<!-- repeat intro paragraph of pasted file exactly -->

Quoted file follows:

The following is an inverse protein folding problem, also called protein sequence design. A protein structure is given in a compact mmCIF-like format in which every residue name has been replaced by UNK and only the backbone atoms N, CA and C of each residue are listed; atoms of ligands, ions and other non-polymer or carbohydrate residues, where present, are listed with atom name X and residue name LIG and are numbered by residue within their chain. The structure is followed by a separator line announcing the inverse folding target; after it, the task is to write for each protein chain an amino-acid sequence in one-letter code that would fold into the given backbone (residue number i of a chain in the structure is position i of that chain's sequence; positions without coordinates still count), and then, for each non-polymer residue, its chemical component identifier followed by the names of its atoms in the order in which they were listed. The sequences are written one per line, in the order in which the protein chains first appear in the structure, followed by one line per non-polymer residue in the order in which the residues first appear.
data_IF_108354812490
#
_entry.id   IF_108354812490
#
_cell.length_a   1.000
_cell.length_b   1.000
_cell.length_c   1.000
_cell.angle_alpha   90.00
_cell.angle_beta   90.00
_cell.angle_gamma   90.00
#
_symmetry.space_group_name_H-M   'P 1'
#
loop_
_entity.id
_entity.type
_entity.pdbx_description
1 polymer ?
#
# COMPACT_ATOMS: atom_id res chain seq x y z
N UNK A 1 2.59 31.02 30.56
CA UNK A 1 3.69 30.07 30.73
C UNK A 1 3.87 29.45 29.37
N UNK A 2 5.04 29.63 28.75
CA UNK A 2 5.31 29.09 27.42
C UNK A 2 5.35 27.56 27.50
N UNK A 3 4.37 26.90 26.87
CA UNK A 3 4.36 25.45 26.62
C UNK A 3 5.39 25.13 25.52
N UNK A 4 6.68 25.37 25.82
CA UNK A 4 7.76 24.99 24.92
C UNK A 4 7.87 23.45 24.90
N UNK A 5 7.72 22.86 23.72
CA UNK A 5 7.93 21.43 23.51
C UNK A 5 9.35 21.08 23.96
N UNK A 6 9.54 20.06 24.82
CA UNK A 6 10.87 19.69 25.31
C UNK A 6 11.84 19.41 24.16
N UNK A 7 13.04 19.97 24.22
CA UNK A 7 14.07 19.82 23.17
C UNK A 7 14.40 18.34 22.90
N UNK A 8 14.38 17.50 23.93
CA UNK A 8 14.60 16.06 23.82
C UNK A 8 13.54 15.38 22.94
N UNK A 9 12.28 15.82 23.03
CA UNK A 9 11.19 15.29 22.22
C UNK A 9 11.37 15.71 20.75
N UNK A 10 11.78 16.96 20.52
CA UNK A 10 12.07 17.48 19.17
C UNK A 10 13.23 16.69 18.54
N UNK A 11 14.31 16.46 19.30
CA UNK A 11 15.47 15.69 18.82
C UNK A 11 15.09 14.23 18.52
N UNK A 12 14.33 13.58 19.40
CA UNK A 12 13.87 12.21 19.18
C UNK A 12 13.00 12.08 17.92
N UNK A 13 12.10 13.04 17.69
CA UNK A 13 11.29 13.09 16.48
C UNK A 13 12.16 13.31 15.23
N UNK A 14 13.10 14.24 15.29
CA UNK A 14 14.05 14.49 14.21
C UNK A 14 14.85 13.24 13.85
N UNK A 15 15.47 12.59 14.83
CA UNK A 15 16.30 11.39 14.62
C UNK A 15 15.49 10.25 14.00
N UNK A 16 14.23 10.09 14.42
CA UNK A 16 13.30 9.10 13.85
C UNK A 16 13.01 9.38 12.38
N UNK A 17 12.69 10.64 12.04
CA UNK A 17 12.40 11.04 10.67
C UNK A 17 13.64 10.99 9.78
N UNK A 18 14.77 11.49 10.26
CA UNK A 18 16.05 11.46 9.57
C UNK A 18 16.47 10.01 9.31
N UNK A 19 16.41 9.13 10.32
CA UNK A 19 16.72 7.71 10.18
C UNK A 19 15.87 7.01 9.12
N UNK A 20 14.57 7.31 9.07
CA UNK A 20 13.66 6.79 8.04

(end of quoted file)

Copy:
The following is an inverse protein folding problem, also called protein sequence design. A protein structure is given in a compact mmCIF-like format in which every residue name has been replaced by UNK and only the backbone atoms N, CA and C of each residue are listed; atoms of ligands, ions and other non-polymer or carbohydrate residues, where present, are listed with atom name X and residue name LIG and are numbered by residue within their chain. The structure is followed by a separator line announcing the inverse folding target; after it, the task is to write for each protein chain an amino-acid sequence in one-letter code that would fold into the given backbone (residue number i of a chain in the structure is position i of that chain's sequence; positions without coordinates still count), and then, for each non-polymer residue, its chemical component identifier followed by the names of its atoms in the order in which they were listed. The sequences are written one per line, in the order in which the protein chains first appear in the structure, followed by one line per non-polymer residue in the order in which the residues first appear.